We heard from young people that:
“Weirdly, exams do motivate us. We aren’t motivated to learn because we are passionate, but by fear of failure, and wanting to pass an exam. With the pandemic and exams cancelled, lots of us thought “What’s the point’?”. It felt like we had been gearing up for exams, and it made me sad to realise that”
“Exams are a one-off and if you have a bad day, that’s it. With greater awareness around mental health, exams carry huge pressure because even if you might know everything, it’s hard to put it down on paper on one day. A lot of our future depends on that one day and it shouldn’t be that way.”
“Exams are contradictory. A lot of kids who did not do well in GCSEs have actually done really well in their life. We have to sit in a hall and write for two hours which doesn’t show all of your strengths.”
Stephen reflected that while exams were originally designed to help young people succeed and recognise their progress, there seems to be a disconnect between this intent and the sad fact that exams often feel high-stakes, and more of an ‘ultimatum’.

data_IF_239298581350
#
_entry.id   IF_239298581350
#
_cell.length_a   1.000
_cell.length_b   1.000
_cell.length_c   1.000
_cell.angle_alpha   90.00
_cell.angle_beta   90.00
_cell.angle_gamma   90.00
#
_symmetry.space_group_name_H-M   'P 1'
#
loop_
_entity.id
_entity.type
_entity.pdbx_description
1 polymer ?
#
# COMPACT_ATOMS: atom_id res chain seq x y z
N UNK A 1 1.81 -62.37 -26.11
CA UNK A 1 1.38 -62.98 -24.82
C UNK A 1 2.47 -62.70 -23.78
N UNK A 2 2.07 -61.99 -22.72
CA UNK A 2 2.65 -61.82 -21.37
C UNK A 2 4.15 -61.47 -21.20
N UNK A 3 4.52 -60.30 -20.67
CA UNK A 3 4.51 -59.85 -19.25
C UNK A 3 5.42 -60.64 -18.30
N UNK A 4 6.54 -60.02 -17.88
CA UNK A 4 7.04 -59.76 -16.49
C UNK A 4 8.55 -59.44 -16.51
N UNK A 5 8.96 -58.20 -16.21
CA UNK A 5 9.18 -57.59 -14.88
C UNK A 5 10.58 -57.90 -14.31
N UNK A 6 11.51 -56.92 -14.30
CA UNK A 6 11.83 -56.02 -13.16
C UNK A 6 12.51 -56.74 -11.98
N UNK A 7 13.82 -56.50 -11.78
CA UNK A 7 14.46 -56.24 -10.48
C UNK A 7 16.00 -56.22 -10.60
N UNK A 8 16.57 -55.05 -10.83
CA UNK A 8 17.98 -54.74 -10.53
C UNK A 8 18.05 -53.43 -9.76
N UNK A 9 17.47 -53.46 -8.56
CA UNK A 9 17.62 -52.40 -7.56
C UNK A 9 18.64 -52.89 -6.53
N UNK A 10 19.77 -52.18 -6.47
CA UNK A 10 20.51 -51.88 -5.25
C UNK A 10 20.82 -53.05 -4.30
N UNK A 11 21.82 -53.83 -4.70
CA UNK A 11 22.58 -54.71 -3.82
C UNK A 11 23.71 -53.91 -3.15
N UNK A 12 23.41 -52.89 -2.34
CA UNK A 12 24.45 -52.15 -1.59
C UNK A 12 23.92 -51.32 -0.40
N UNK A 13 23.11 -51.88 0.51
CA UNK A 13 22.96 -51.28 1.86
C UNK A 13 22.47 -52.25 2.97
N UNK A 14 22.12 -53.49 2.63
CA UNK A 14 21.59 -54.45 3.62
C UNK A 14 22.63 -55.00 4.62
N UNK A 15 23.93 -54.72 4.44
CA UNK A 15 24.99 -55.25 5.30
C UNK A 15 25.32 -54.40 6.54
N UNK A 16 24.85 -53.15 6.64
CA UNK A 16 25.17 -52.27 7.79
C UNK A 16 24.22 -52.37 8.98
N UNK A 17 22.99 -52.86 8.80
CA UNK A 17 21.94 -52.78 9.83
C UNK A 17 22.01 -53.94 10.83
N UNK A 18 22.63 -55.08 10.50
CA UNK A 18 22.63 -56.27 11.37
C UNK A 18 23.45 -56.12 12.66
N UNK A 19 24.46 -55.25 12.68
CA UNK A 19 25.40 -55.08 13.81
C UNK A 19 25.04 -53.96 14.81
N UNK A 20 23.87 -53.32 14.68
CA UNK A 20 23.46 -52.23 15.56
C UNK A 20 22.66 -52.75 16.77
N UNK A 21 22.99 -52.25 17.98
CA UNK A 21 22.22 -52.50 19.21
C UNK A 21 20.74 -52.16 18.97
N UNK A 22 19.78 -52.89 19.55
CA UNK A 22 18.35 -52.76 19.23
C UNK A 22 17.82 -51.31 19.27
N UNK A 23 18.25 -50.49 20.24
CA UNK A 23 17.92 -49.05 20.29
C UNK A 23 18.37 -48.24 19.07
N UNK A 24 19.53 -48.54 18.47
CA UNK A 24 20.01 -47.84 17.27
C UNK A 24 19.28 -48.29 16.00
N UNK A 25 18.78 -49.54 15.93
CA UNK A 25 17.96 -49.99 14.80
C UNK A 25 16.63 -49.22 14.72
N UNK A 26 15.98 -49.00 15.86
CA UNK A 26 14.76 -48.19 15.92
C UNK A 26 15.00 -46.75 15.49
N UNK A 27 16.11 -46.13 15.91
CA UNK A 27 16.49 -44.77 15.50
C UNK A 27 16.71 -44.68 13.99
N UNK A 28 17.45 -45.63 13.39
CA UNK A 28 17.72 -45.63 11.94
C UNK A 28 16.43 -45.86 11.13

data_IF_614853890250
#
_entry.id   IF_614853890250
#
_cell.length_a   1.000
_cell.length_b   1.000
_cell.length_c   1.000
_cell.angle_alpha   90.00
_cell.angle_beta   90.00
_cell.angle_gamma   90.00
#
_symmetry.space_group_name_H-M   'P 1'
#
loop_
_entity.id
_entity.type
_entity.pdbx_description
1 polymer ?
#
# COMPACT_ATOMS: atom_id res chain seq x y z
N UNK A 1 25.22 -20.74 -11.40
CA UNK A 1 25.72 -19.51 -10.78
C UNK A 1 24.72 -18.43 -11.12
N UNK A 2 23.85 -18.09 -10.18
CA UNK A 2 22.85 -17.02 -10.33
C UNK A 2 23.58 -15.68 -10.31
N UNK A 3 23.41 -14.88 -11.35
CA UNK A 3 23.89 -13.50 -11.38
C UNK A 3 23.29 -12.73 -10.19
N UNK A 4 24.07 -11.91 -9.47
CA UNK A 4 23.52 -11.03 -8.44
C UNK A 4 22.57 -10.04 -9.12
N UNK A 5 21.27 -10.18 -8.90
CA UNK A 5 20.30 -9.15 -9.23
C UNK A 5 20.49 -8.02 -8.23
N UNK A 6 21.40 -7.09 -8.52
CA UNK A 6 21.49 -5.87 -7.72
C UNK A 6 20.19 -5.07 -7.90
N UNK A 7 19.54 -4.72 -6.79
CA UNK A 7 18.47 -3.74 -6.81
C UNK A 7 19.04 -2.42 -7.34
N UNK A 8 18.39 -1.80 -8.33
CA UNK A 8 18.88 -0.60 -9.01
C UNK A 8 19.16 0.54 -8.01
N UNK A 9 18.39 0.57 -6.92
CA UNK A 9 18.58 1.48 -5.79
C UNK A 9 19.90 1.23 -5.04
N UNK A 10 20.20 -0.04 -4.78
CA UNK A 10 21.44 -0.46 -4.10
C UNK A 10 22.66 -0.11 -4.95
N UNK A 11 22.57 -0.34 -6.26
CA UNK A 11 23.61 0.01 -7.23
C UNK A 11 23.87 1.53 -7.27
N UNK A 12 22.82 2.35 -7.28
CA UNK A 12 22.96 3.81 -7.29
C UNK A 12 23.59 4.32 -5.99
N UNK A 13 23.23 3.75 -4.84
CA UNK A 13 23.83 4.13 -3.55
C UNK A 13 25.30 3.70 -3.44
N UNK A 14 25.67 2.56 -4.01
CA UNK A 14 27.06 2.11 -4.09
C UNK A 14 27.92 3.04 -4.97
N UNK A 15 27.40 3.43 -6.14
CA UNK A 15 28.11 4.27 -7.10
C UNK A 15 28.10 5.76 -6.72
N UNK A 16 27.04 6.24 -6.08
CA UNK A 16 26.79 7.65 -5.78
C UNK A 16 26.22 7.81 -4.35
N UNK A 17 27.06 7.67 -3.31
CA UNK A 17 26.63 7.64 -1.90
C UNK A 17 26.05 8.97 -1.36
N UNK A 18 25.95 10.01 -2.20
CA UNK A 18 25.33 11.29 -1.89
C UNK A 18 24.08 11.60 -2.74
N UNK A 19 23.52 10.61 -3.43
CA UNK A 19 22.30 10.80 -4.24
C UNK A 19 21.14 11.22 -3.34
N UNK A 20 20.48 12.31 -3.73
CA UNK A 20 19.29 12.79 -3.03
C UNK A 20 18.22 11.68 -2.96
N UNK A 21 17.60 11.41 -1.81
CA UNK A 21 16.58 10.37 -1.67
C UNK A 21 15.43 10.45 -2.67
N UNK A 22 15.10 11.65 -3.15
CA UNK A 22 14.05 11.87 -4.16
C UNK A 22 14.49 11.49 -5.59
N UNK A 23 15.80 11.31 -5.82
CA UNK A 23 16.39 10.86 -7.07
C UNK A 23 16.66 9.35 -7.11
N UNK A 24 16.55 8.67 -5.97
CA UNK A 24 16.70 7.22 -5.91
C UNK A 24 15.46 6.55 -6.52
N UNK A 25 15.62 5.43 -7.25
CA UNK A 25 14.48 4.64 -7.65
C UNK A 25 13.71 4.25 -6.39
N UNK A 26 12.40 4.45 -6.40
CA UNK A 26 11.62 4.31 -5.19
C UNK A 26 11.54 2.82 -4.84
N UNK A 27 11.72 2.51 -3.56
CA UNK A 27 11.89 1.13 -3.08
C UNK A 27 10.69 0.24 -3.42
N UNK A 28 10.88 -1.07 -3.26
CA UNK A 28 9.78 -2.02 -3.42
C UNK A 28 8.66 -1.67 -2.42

Instead, young people shared their vision not just for memory skills, but for broader, practical skills to be included in exams such as team working and leadership. Young people also wanted all subjects to be valued. While triple science might be good for some, it shouldn’t be branded as just for the ‘clever kids’. Other subjects like sociology or psychology were sometimes branded an ‘easy pass’ and this needs to change so all subjects are appreciated and learners can study the subjects they enjoy and are good at.
With Stephen asking where young people get their support from, many shared their strong relationships with particular teachers, students and their family who support them through the difficult times. However, some regretted that their schools still didn’t have proper funding for mental health professionals, that once they transition to college, support from SENDco staff was no longer available, and that schools could include healthy mindset sessions, giving students 1:1 support and skills on how to manage stress and build resilience.